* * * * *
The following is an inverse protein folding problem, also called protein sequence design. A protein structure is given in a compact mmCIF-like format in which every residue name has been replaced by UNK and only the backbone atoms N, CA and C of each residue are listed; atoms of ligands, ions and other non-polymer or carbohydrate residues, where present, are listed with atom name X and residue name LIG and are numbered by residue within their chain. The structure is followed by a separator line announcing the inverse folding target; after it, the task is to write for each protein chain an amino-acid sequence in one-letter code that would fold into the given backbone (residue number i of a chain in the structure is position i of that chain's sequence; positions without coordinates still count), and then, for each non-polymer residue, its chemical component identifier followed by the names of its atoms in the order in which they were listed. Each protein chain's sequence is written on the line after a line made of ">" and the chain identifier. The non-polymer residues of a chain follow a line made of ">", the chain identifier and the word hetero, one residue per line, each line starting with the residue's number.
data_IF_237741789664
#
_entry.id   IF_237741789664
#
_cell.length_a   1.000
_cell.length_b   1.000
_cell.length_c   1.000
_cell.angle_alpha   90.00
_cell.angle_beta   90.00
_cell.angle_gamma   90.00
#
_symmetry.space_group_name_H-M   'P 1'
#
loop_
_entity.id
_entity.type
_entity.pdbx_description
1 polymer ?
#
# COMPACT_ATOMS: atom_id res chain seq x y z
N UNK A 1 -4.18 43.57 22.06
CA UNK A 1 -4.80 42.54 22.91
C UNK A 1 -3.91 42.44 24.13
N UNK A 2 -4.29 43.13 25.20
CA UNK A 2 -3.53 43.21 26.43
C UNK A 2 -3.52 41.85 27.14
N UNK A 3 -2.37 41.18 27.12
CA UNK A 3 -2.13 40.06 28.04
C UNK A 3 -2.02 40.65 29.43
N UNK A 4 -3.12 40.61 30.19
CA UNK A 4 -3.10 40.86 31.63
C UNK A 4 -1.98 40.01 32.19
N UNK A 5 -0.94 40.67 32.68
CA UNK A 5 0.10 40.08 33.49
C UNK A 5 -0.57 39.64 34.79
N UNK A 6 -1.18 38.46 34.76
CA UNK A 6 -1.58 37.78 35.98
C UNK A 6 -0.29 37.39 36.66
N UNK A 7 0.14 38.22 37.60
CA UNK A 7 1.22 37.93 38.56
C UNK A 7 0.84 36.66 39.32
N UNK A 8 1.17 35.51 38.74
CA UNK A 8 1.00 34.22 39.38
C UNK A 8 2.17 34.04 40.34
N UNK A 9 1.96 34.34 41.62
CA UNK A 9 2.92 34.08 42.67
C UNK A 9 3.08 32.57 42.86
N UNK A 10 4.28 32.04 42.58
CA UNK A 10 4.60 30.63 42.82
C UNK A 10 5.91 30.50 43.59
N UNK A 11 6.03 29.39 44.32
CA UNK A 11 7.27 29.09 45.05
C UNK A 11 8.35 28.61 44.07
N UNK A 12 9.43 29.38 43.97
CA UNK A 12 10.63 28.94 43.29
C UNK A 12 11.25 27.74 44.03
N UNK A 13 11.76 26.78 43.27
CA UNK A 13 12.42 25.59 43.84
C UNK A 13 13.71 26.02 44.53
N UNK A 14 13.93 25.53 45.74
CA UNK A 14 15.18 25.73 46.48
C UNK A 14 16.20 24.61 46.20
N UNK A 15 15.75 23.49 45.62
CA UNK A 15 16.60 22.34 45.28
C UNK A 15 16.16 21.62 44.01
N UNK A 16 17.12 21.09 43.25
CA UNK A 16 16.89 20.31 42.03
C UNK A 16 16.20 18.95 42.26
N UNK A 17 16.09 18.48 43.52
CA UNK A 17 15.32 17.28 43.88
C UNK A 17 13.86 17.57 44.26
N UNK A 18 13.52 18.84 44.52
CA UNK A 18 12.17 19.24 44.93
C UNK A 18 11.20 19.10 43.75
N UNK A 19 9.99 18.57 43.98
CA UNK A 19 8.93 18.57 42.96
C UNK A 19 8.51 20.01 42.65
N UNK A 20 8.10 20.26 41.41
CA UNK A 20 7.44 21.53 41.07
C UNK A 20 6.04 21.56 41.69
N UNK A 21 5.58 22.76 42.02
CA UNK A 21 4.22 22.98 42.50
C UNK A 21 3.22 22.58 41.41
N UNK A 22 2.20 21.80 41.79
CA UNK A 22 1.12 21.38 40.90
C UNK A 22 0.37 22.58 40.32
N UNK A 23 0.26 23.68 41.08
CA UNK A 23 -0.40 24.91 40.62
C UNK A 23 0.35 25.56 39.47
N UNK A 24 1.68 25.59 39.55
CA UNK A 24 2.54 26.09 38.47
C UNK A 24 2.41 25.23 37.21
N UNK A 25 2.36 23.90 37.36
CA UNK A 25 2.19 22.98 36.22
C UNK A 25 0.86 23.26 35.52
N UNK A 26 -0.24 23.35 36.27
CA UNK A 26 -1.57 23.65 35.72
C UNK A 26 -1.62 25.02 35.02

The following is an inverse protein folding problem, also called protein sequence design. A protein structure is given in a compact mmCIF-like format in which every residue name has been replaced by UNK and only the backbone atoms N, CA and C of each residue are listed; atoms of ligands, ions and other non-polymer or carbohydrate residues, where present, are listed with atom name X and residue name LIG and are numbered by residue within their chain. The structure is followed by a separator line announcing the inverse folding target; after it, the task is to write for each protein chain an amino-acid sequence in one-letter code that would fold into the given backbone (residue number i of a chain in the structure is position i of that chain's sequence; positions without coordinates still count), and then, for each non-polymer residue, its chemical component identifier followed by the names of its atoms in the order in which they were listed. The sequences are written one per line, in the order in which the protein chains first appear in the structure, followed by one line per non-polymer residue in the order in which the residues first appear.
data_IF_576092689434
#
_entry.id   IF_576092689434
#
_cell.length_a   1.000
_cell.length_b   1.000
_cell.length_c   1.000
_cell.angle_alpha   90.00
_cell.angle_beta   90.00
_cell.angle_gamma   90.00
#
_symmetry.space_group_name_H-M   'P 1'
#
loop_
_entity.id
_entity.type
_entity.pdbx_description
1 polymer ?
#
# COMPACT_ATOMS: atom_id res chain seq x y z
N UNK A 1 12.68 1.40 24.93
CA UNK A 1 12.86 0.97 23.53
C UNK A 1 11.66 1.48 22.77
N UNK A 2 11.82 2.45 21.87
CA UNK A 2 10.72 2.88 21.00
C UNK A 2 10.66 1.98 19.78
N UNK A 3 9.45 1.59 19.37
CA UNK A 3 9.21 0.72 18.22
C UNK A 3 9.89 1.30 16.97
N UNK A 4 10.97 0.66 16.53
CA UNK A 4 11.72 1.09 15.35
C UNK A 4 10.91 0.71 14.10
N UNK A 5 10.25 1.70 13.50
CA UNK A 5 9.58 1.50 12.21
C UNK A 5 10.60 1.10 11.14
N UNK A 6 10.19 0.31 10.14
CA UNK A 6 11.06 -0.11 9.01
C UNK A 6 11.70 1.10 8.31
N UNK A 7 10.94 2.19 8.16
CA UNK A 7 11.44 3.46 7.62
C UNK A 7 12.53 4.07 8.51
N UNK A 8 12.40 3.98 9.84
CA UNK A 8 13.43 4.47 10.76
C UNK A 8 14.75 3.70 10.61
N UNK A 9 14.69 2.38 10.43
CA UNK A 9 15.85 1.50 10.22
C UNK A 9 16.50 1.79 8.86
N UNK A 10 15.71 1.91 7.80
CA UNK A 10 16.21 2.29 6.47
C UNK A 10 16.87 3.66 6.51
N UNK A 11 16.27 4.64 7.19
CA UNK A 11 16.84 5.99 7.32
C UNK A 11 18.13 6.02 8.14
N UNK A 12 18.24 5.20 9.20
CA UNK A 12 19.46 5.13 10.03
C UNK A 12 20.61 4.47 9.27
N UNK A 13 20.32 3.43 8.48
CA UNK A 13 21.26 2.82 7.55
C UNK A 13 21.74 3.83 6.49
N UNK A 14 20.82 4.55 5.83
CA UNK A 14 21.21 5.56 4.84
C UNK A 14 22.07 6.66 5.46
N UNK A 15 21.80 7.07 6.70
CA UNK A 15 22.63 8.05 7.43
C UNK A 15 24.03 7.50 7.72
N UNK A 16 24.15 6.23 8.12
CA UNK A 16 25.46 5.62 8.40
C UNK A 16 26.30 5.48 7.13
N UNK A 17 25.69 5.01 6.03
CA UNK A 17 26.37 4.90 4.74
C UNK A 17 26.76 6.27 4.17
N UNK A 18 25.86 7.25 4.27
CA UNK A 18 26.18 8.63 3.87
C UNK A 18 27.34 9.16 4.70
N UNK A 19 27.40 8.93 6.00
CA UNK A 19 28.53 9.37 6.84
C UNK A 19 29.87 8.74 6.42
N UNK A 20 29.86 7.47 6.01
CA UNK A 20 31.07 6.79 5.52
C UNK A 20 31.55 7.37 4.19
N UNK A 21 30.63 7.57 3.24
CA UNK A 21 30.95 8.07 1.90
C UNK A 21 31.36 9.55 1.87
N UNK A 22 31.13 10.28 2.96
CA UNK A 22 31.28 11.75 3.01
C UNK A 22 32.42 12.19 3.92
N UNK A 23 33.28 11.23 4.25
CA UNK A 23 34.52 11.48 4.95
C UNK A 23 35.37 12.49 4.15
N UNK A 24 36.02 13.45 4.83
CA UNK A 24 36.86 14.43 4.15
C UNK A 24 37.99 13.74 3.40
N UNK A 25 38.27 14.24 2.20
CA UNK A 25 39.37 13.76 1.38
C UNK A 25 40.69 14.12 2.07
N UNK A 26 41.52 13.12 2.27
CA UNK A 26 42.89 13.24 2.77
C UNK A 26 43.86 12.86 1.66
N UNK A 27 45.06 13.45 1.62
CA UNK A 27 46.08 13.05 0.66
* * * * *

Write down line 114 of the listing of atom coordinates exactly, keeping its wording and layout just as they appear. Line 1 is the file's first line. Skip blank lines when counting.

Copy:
loop_